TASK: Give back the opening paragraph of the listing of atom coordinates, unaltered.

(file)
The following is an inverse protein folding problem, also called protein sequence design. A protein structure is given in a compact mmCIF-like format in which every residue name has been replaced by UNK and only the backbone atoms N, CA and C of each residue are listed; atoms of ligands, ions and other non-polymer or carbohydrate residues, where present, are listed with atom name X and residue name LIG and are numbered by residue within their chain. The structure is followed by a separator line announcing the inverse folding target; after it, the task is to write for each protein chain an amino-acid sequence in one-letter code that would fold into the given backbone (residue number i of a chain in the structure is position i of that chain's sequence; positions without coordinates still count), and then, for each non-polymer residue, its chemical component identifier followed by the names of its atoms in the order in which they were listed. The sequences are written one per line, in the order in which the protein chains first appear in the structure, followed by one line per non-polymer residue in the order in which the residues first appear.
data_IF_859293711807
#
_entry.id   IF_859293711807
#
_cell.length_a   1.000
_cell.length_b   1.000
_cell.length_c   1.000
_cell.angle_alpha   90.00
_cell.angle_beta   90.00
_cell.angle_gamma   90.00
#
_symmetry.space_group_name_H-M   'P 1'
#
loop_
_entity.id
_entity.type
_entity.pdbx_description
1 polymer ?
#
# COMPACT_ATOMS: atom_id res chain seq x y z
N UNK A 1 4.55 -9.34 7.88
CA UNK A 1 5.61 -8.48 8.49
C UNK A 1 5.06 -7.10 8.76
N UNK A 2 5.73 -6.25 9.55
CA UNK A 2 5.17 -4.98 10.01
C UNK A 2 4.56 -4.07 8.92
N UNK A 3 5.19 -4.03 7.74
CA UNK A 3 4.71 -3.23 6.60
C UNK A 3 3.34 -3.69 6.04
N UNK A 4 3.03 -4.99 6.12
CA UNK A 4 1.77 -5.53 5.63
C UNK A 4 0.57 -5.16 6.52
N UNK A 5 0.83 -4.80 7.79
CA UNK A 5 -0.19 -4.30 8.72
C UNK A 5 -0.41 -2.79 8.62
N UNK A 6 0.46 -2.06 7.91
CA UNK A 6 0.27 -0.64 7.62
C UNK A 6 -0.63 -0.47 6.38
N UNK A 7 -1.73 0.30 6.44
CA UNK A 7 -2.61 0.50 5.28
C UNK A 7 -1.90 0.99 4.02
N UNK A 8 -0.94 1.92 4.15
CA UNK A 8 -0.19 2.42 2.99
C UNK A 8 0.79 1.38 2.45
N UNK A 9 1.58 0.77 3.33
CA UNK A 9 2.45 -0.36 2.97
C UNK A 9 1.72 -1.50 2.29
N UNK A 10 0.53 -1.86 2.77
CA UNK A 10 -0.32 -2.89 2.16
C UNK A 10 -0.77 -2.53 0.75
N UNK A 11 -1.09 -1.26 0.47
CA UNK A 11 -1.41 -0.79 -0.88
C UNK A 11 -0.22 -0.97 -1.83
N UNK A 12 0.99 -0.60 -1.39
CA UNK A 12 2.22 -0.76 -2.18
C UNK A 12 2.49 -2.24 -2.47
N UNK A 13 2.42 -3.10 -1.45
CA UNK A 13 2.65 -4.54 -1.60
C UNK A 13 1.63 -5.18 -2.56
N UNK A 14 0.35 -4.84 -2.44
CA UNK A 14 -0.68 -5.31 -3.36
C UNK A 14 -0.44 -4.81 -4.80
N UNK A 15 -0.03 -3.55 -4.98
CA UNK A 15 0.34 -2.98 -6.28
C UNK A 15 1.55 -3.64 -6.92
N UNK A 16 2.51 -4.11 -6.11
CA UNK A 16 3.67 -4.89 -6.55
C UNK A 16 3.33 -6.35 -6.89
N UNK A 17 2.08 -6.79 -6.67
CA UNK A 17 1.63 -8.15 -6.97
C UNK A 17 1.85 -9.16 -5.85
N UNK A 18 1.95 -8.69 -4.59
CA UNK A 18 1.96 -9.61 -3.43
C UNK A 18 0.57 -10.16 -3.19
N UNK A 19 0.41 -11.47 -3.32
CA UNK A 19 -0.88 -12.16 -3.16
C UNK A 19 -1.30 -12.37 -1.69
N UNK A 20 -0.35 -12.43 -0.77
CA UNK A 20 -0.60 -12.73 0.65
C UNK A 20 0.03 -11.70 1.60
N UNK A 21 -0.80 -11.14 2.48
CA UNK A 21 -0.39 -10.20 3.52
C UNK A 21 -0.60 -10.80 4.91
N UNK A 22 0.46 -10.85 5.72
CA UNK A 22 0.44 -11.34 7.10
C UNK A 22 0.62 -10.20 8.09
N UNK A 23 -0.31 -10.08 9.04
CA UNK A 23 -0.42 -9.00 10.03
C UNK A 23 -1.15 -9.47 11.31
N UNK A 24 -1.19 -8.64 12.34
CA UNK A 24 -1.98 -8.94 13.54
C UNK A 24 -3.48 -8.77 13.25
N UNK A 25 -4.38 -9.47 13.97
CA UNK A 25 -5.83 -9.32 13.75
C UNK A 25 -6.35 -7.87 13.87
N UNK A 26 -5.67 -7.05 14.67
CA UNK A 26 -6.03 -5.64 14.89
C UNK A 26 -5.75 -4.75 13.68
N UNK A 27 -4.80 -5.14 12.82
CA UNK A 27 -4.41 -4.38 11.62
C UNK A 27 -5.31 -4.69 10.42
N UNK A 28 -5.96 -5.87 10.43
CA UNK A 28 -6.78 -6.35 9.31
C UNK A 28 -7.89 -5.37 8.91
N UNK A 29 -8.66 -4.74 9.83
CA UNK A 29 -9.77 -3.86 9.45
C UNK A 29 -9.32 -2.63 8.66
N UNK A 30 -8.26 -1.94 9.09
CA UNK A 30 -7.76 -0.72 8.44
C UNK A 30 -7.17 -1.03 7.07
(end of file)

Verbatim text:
The following is an inverse protein folding problem, also called protein sequence design. A protein structure is given in a compact mmCIF-like format in which every residue name has been replaced by UNK and only the backbone atoms N, CA and C of each residue are listed; atoms of ligands, ions and other non-polymer or carbohydrate residues, where present, are listed with atom name X and residue name LIG and are numbered by residue within their chain. The structure is followed by a separator line announcing the inverse folding target; after it, the task is to write for each protein chain an amino-acid sequence in one-letter code that would fold into the given backbone (residue number i of a chain in the structure is position i of that chain's sequence; positions without coordinates still count), and then, for each non-polymer residue, its chemical component identifier followed by the names of its atoms in the order in which they were listed. The sequences are written one per line, in the order in which the protein chains first appear in the structure, followed by one line per non-polymer residue in the order in which the residues first appear.